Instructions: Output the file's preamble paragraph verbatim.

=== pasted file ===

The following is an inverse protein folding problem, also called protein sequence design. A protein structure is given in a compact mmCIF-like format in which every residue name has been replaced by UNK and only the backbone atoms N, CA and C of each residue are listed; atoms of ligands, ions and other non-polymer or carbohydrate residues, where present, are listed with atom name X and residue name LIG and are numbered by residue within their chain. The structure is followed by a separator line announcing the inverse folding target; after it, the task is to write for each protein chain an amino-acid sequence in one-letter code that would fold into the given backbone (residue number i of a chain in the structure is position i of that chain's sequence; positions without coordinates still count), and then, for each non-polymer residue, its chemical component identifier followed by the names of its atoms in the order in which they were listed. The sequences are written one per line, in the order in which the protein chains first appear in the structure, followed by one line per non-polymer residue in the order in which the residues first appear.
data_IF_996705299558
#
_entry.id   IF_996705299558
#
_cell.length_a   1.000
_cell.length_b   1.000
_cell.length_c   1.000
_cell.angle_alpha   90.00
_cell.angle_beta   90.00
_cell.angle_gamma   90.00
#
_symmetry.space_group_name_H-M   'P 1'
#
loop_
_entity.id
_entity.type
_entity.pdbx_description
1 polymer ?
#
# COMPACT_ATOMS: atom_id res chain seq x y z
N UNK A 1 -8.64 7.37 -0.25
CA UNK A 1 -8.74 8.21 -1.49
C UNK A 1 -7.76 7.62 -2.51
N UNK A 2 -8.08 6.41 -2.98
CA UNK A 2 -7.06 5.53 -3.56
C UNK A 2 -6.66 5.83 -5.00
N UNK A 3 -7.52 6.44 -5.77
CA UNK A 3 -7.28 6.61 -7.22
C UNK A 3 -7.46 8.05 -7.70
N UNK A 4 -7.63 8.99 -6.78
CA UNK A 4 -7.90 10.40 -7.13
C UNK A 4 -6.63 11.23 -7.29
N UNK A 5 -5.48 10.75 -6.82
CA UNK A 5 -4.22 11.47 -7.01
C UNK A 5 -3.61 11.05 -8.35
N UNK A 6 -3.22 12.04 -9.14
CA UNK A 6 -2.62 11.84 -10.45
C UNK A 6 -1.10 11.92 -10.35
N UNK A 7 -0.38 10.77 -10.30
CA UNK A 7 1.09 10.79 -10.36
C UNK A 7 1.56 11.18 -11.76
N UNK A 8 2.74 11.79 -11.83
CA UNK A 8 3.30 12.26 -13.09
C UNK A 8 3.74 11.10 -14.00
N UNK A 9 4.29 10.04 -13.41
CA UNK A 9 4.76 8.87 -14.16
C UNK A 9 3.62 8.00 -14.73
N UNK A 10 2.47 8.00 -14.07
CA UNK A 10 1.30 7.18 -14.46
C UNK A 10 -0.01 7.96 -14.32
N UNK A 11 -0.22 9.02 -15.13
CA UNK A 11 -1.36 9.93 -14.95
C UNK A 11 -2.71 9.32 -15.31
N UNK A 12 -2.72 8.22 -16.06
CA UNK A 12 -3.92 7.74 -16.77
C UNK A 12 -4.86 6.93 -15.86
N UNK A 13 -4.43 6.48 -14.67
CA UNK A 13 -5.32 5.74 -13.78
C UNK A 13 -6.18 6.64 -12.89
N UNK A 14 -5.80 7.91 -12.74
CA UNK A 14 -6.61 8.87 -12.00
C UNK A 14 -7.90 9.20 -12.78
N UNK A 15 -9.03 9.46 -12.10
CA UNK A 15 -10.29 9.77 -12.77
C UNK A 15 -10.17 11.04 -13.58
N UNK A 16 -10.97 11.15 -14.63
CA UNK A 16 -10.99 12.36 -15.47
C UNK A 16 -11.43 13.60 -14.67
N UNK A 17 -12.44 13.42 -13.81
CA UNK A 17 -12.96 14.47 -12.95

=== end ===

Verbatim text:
The following is an inverse protein folding problem, also called protein sequence design. A protein structure is given in a compact mmCIF-like format in which every residue name has been replaced by UNK and only the backbone atoms N, CA and C of each residue are listed; atoms of ligands, ions and other non-polymer or carbohydrate residues, where present, are listed with atom name X and residue name LIG and are numbered by residue within their chain. The structure is followed by a separator line announcing the inverse folding target; after it, the task is to write for each protein chain an amino-acid sequence in one-letter code that would fold into the given backbone (residue number i of a chain in the structure is position i of that chain's sequence; positions without coordinates still count), and then, for each non-polymer residue, its chemical component identifier followed by the names of its atoms in the order in which they were listed. The sequences are written one per line, in the order in which the protein chains first appear in the structure, followed by one line per non-polymer residue in the order in which the residues first appear.